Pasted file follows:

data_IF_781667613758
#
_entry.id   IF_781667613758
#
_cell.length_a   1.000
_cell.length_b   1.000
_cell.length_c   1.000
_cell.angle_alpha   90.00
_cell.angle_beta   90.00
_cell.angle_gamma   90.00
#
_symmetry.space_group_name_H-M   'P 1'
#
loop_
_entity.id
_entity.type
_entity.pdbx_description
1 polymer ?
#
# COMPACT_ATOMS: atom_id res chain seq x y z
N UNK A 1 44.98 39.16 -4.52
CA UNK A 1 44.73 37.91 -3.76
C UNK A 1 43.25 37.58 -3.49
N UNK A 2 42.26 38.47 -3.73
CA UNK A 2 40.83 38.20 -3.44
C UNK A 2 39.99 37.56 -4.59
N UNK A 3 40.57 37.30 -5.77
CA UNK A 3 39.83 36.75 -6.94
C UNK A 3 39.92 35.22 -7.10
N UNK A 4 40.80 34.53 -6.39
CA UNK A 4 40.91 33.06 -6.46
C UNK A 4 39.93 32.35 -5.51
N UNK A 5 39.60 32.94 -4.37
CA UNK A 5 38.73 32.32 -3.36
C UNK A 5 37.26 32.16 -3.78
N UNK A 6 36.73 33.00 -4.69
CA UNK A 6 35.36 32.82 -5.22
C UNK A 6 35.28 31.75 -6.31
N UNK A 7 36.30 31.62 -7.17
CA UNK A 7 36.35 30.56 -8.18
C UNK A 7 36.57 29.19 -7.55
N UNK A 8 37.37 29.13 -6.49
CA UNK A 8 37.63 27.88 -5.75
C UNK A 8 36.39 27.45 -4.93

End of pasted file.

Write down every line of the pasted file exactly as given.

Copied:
data_IF_781667613758
#
_entry.id   IF_781667613758
#
_cell.length_a   1.000
_cell.length_b   1.000
_cell.length_c   1.000
_cell.angle_alpha   90.00
_cell.angle_beta   90.00
_cell.angle_gamma   90.00
#
_symmetry.space_group_name_H-M   'P 1'
#
loop_
_entity.id
_entity.type
_entity.pdbx_description
1 polymer ?
#
# COMPACT_ATOMS: atom_id res chain seq x y z
N UNK A 1 44.98 39.16 -4.52
CA UNK A 1 44.73 37.91 -3.76
C UNK A 1 43.25 37.58 -3.49
N UNK A 2 42.26 38.47 -3.73
CA UNK A 2 40.83 38.20 -3.44
C UNK A 2 39.99 37.56 -4.59
N UNK A 3 40.57 37.30 -5.77
CA UNK A 3 39.83 36.75 -6.94
C UNK A 3 39.92 35.22 -7.10
N UNK A 4 40.80 34.53 -6.39
CA UNK A 4 40.91 33.06 -6.46
C UNK A 4 39.93 32.35 -5.51
N UNK A 5 39.60 32.94 -4.37
CA UNK A 5 38.73 32.32 -3.36
C UNK A 5 37.26 32.16 -3.78
N UNK A 6 36.73 33.00 -4.69
CA UNK A 6 35.36 32.82 -5.22
C UNK A 6 35.28 31.75 -6.31
N UNK A 7 36.30 31.62 -7.17
CA UNK A 7 36.35 30.56 -8.18
C UNK A 7 36.57 29.19 -7.55
N UNK A 8 37.37 29.13 -6.49
CA UNK A 8 37.63 27.88 -5.75
C UNK A 8 36.39 27.45 -4.93